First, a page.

Michael Webster is a Foundation Professor in the Department of Psychology at the University of Nevada, Reno, and Director of the University's Center for Integrative Neuroscience (an NIH COBRE). He received his PhD from UC Berkeley in 1988 and was a postdoctoral fellow at the University of Cambridge from 1988-1994. His research has focused on color and form perception, and how these percepts are shaped by adaptation to physical properties of the environment or physiological properties of the observer. He also studies the patterns and bases for individual differences in color perception.
Monday, June 11 - PM General Session
Color in Language, Culture, and the Environment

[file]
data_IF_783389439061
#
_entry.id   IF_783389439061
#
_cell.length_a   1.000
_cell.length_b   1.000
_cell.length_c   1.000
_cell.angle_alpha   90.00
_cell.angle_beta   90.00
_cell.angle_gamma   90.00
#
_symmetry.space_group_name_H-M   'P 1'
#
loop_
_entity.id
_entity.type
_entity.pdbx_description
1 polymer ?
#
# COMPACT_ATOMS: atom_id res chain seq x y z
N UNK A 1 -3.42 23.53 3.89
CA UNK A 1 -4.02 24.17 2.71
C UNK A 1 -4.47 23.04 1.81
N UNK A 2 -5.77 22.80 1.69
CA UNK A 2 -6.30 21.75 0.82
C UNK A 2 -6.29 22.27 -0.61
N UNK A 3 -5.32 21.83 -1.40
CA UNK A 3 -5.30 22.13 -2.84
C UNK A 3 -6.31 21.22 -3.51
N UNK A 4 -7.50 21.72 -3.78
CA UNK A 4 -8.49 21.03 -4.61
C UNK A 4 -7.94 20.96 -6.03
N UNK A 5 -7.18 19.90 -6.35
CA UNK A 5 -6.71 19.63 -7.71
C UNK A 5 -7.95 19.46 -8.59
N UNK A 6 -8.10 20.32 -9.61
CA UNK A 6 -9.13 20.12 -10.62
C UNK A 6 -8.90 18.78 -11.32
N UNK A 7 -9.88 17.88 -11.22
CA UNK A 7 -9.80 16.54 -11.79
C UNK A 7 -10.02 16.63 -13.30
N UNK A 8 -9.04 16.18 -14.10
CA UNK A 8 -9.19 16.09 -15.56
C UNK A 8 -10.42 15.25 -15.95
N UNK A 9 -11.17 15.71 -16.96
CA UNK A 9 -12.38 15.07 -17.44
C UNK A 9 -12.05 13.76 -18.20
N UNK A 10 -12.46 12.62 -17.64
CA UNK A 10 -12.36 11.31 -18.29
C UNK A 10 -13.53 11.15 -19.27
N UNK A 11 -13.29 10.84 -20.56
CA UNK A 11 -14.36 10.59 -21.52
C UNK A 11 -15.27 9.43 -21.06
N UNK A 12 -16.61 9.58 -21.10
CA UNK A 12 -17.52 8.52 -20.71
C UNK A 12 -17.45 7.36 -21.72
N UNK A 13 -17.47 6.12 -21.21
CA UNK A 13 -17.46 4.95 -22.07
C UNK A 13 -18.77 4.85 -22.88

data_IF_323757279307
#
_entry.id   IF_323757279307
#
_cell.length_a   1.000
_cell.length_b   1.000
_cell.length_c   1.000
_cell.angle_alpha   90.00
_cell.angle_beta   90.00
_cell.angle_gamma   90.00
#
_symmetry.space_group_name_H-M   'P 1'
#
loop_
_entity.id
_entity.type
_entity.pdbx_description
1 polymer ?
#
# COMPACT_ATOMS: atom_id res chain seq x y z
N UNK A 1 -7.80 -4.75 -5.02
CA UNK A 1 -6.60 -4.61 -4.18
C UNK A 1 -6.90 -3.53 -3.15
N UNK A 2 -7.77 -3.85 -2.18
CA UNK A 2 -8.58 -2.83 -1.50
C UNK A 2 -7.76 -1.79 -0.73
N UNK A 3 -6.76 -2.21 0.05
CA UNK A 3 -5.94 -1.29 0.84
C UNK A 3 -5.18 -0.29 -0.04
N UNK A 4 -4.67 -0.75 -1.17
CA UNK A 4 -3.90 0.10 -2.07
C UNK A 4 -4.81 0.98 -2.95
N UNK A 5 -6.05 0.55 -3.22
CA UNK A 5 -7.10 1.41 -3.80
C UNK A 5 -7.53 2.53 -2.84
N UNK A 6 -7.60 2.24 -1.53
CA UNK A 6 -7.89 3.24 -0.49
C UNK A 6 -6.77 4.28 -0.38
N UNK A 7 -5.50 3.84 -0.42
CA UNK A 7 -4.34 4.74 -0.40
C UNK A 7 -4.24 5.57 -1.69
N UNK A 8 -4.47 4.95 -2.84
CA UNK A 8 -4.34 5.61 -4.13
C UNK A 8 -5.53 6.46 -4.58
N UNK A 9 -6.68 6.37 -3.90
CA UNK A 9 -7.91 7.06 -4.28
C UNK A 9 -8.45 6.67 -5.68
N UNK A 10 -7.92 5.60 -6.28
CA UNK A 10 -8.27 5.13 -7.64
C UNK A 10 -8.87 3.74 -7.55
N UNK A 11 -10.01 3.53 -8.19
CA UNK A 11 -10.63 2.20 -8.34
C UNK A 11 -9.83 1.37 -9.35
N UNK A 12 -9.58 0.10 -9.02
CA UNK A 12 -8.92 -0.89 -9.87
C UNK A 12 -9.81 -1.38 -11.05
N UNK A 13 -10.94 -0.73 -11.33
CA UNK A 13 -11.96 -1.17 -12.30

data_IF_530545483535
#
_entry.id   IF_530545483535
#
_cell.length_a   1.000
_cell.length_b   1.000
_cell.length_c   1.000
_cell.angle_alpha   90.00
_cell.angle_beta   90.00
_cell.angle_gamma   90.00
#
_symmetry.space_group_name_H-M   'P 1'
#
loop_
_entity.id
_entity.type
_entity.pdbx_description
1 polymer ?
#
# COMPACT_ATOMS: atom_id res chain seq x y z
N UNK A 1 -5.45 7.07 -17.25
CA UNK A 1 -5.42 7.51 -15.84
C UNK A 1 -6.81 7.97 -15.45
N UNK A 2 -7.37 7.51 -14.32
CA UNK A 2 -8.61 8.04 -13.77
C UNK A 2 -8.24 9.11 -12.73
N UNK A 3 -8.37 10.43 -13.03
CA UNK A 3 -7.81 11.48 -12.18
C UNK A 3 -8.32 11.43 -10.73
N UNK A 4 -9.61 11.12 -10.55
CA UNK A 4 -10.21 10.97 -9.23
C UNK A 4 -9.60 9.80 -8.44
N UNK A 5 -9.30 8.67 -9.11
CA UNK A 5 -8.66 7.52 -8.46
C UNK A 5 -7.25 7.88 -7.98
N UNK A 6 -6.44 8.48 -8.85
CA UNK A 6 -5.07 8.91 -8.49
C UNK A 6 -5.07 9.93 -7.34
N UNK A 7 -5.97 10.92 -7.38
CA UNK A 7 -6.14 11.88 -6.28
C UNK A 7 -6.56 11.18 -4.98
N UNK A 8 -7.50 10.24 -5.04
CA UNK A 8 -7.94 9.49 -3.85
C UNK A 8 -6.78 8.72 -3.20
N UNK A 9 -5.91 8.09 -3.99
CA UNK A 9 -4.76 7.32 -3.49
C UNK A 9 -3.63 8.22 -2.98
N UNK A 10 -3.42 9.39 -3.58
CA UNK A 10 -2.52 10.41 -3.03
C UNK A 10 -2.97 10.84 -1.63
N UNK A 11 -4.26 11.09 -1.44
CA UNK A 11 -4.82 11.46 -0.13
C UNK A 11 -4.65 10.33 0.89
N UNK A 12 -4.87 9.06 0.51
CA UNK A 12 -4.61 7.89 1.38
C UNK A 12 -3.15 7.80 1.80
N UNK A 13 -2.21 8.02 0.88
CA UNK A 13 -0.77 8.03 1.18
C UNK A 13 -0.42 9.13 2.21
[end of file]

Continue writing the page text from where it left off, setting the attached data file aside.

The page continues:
The spectrum of light varies continuously but languages parse this continuum into a small number of discrete categories. The bases for these categories have been studied extensively but remain unresolved. Armed with Munsell's palette, Berlin and Kay sampled color terms across a wide range of cultures, revealing strong similarities in color categories. However, in the decades since there continue to be new challenges and insights about color perception and color naming, work that bridges perception and cognition, and the individual and their environment. I will review these developments and our current understanding of the nature and meaning of color categories.